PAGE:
Biker rounding turn on Schuylkill River Trail. Photo via Flickr user Barbara L. Slavin
With the cold weather slowly – painfully – subsiding, the city’s streets, bike lanes and trails will likely see an uptick in commuters, exercisers and tourists.
But what is the state of the infrastructure waiting for them? The off-and-on freezing and thawing of water has left some streets looking like the surface of the moon. In addition, many of the painted lines dividing bike lanes from cars have faded or disappeared entirely.
Responding to this minor crisis, the Streets Department has asked the the Bicycle Coalition of Greater Philadelphia to help mobilize riders to survey the streets themselves. If riders notice a pothole or rough patch of road, they can submit its location and picture to the Bicycle Coalition, which will share that information with the Streets Department.
Directions from Bicycle Coalition blog:
- E-mail to bike(at)bicyclecoalition.org, with subject line: POTHOLE
- Tweet at Bicycle Coalition (@bcgp) and use the hashtag #POTHOLE
- Post a message on its Facebook page
Visualizing Bike Infrastructure
Kathryn Killebrew, programmer at the local geospatial analysis firm Azavea, has made her own contribution to helping riders use the infrastructure available to them.
She developed a web map using public data that shows the location of bike paths, classified as conventional and buffered, in addition to the type of road, such as collector roads and major and minor arterials. The map also plots out the locations of bike racks in Center City.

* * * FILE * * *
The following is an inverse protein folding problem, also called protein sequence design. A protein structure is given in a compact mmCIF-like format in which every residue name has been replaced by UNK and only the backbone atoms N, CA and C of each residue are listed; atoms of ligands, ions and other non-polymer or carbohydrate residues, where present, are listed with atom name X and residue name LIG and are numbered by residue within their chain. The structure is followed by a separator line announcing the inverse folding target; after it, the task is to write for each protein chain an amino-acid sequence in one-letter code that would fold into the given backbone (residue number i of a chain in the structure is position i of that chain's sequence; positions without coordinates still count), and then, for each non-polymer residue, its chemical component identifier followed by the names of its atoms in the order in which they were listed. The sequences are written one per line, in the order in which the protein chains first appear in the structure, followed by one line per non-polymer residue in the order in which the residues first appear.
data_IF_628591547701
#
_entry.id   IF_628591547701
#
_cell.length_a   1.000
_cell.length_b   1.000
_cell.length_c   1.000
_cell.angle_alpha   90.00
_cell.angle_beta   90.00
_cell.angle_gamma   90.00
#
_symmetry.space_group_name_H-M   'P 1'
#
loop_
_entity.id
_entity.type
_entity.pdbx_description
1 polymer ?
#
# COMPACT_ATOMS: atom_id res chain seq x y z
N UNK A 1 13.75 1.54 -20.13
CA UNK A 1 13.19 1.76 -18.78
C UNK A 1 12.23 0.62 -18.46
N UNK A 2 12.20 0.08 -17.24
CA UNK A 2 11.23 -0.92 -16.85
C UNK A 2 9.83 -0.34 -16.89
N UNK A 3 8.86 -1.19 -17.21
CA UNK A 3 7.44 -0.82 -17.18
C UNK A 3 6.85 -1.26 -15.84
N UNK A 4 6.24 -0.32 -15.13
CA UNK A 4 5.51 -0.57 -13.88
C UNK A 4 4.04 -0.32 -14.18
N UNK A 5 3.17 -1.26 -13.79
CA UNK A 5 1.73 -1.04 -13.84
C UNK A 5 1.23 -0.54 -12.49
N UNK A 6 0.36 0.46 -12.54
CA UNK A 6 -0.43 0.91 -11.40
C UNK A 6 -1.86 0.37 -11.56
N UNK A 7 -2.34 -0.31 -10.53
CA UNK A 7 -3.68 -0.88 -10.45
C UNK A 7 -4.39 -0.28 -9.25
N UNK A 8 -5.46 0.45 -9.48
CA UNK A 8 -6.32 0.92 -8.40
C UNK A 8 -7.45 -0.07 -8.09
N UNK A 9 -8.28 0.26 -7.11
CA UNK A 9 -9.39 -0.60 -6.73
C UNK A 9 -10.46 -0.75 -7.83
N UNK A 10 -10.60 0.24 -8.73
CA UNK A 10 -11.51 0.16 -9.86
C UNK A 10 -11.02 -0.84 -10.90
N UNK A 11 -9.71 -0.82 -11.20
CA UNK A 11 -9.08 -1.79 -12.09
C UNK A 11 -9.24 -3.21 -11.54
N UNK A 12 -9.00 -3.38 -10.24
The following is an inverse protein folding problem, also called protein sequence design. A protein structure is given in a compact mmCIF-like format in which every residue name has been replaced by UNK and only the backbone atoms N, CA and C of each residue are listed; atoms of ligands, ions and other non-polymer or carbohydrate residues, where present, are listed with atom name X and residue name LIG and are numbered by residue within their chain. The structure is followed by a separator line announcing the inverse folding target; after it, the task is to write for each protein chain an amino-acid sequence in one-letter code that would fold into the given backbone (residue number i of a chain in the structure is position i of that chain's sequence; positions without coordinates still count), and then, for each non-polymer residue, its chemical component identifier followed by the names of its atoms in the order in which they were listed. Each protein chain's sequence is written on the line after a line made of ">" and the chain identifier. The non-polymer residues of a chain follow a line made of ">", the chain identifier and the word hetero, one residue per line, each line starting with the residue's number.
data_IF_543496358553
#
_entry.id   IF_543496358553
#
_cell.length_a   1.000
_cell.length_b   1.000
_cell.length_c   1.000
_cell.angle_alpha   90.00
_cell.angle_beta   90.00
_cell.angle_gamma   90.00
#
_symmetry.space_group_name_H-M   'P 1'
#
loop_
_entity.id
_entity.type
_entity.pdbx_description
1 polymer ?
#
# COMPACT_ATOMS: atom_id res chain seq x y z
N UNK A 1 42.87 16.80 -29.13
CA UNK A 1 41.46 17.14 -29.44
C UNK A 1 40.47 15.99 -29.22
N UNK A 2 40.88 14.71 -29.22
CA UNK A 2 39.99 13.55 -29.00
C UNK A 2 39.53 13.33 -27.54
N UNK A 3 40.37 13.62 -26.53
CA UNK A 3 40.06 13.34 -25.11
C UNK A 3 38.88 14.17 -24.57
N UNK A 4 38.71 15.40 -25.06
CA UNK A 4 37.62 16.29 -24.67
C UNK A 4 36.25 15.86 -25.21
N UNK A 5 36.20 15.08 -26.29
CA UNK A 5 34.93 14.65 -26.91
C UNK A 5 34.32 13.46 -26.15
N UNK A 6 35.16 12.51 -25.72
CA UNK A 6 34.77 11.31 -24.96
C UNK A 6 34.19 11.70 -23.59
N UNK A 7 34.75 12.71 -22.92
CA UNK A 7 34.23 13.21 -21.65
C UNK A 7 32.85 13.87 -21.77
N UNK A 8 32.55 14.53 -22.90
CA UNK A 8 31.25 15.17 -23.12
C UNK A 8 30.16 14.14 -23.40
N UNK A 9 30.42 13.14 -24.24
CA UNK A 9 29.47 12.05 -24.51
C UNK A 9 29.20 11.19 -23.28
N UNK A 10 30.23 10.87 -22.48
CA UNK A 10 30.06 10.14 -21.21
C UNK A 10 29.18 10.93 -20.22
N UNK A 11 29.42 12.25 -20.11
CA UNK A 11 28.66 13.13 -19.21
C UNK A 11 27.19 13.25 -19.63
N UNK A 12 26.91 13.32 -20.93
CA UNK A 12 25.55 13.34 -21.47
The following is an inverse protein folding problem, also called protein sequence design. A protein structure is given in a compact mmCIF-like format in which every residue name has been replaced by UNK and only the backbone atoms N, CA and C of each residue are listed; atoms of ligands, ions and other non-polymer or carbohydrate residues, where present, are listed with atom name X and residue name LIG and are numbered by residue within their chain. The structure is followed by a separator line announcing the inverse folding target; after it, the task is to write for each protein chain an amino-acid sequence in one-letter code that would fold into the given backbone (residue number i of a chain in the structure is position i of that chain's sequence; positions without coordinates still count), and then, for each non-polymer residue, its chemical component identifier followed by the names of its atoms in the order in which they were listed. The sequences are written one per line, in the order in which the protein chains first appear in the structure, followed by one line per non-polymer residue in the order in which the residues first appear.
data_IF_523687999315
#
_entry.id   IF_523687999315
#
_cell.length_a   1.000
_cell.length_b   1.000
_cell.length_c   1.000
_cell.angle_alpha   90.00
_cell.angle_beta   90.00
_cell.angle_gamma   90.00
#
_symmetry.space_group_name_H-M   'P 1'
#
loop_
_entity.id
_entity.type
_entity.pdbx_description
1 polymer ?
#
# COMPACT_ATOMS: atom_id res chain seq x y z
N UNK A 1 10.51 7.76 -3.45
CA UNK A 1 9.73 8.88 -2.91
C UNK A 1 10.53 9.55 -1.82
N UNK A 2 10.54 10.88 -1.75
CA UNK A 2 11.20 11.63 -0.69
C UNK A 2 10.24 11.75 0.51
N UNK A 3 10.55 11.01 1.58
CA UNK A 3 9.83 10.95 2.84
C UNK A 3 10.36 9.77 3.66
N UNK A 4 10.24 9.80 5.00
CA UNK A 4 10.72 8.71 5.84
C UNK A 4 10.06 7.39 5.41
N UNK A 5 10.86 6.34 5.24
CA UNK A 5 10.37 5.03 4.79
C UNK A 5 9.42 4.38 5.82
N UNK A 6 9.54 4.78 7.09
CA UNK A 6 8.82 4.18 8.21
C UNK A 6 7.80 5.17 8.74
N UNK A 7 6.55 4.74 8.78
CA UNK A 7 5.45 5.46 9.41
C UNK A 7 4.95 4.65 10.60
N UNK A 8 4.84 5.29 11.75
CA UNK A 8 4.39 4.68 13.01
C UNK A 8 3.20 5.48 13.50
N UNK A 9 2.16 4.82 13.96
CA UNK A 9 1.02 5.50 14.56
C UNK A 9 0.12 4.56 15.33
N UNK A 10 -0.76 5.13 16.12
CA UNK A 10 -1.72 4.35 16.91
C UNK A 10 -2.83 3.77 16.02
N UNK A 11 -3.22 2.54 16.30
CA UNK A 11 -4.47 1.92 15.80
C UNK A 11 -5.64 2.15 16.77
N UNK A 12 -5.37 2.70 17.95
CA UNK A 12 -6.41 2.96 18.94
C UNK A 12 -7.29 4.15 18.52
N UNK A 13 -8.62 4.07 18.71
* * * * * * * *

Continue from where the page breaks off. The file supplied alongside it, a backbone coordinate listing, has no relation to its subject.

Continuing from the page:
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“I hope that putting the Philadelphia bicycle routes and parking locations on a web map will enable cyclists to better find facilities and safe routes for travel, and that this will complement the bike map PDFs made available by the Mayor’s Office of Transportation and Utilities,” Killebrew said.
She added that she plans to embed the map into another project she is working on, Cycle Philly, which maps out popular bike routes. Killebrew said she will continue to update the map as bike infrastructure changes and that the map is up on GitHub for others to contribute to.
Measuring Bikers and Pedestrians
Though it is common knowledge that more bikers and pedestrians take to the streets come spring and summer, there is little hard data to support this. Plan Philly reports that the Delaware Valley Regional Planning Commission (DVRPC) is hoping to change this by installing bike counters at four key locations in Philadelphia.
One of DVRPC’s goals for the counter, according to the report, is to better understand seasonal shifts in bike trail use.
New Funding OpportunitiesMayor Nutter biking MLK Drive. Photo via Flickr user Kyle Gradinger
The Commonwealth Financing Authority — the agency that administers funding for economic development in Pennsylvania — announced two new funding sources for bike trail development.
The Greenways, Trails and Recreation Program is offering grants up to $250,000 “for planning, acquisition, development, rehabilitation and repair of greenways, recreational trails, open space, parks and beautification projects.” The application deadline is July 21, 2014.
The Multimodal Transportation Fund, established by the recent PA transportation bill, is offering grants up to $3 million and no less than $100,000 for a wide array of transportation projects, including streetscape improvements, pedestrian safety projects and connections between transportation modes. The application deadline is June 20, 2014.-30-
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